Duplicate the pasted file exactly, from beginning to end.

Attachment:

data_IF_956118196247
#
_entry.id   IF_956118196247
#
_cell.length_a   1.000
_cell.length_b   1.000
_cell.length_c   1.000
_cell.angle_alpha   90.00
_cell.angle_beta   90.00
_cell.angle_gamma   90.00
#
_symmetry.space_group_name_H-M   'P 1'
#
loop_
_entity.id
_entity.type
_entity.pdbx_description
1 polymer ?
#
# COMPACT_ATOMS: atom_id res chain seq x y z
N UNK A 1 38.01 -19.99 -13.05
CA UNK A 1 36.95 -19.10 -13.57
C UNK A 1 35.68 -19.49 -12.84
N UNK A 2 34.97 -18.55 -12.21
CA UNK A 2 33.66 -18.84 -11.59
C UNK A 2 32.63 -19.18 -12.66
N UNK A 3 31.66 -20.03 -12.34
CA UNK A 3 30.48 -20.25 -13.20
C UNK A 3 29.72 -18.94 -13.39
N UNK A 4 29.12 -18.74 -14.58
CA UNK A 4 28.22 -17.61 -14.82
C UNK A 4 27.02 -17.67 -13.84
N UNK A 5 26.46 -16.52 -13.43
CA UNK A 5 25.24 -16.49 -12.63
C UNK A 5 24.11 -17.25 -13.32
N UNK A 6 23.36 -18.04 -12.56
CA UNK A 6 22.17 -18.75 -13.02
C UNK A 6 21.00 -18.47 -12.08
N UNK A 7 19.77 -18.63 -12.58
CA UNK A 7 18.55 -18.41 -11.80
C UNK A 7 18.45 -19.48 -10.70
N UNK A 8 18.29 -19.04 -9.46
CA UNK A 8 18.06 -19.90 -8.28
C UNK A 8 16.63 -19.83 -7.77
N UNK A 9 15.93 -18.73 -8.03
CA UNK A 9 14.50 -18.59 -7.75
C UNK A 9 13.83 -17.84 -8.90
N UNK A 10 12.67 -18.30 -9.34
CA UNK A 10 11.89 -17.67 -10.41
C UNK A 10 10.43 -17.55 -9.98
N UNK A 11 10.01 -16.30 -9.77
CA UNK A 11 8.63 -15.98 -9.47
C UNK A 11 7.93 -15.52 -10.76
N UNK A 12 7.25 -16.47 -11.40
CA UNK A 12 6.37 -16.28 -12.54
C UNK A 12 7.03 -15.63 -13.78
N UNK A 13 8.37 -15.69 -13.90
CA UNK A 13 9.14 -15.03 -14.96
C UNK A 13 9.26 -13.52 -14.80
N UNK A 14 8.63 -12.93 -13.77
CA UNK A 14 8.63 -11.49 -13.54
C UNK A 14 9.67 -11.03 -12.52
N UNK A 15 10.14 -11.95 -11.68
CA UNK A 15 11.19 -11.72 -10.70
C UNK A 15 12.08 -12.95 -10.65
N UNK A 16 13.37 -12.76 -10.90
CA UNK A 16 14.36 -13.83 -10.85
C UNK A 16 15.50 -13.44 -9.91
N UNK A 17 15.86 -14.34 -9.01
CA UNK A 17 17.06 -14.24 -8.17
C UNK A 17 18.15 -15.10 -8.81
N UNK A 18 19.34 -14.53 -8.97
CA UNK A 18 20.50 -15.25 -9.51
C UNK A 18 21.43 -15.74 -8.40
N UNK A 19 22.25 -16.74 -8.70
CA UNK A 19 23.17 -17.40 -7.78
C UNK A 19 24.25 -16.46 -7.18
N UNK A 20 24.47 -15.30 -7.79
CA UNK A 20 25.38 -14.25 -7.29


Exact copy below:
data_IF_956118196247
#
_entry.id   IF_956118196247
#
_cell.length_a   1.000
_cell.length_b   1.000
_cell.length_c   1.000
_cell.angle_alpha   90.00
_cell.angle_beta   90.00
_cell.angle_gamma   90.00
#
_symmetry.space_group_name_H-M   'P 1'
#
loop_
_entity.id
_entity.type
_entity.pdbx_description
1 polymer ?
#
# COMPACT_ATOMS: atom_id res chain seq x y z
N UNK A 1 38.01 -19.99 -13.05
CA UNK A 1 36.95 -19.10 -13.57
C UNK A 1 35.68 -19.49 -12.84
N UNK A 2 34.97 -18.55 -12.21
CA UNK A 2 33.66 -18.84 -11.59
C UNK A 2 32.63 -19.18 -12.66
N UNK A 3 31.66 -20.03 -12.34
CA UNK A 3 30.48 -20.25 -13.20
C UNK A 3 29.72 -18.94 -13.39
N UNK A 4 29.12 -18.74 -14.58
CA UNK A 4 28.22 -17.61 -14.82
C UNK A 4 27.02 -17.67 -13.84
N UNK A 5 26.46 -16.52 -13.43
CA UNK A 5 25.24 -16.49 -12.63
C UNK A 5 24.11 -17.25 -13.32
N UNK A 6 23.36 -18.04 -12.56
CA UNK A 6 22.17 -18.75 -13.02
C UNK A 6 21.00 -18.47 -12.08
N UNK A 7 19.77 -18.63 -12.58
CA UNK A 7 18.55 -18.41 -11.80
C UNK A 7 18.45 -19.48 -10.70
N UNK A 8 18.29 -19.04 -9.46
CA UNK A 8 18.06 -19.90 -8.28
C UNK A 8 16.63 -19.83 -7.77
N UNK A 9 15.93 -18.73 -8.03
CA UNK A 9 14.50 -18.59 -7.75
C UNK A 9 13.83 -17.84 -8.90
N UNK A 10 12.67 -18.30 -9.34
CA UNK A 10 11.89 -17.67 -10.41
C UNK A 10 10.43 -17.55 -9.98
N UNK A 11 10.01 -16.30 -9.77
CA UNK A 11 8.63 -15.98 -9.47
C UNK A 11 7.93 -15.52 -10.76
N UNK A 12 7.25 -16.47 -11.40
CA UNK A 12 6.37 -16.28 -12.54
C UNK A 12 7.03 -15.63 -13.78
N UNK A 13 8.37 -15.69 -13.90
CA UNK A 13 9.14 -15.03 -14.96
C UNK A 13 9.26 -13.52 -14.80
N UNK A 14 8.63 -12.93 -13.77
CA UNK A 14 8.63 -11.49 -13.54
C UNK A 14 9.67 -11.03 -12.52
N UNK A 15 10.14 -11.95 -11.68
CA UNK A 15 11.19 -11.72 -10.70
C UNK A 15 12.08 -12.95 -10.65
N UNK A 16 13.37 -12.76 -10.90
CA UNK A 16 14.36 -13.83 -10.85
C UNK A 16 15.50 -13.44 -9.91
N UNK A 17 15.86 -14.34 -9.01
CA UNK A 17 17.06 -14.24 -8.17
C UNK A 17 18.15 -15.10 -8.81
N UNK A 18 19.34 -14.53 -8.97
CA UNK A 18 20.50 -15.25 -9.51
C UNK A 18 21.43 -15.74 -8.40
N UNK A 19 22.25 -16.74 -8.70
CA UNK A 19 23.17 -17.40 -7.78
C UNK A 19 24.25 -16.46 -7.18
N UNK A 20 24.47 -15.30 -7.79
CA UNK A 20 25.38 -14.25 -7.29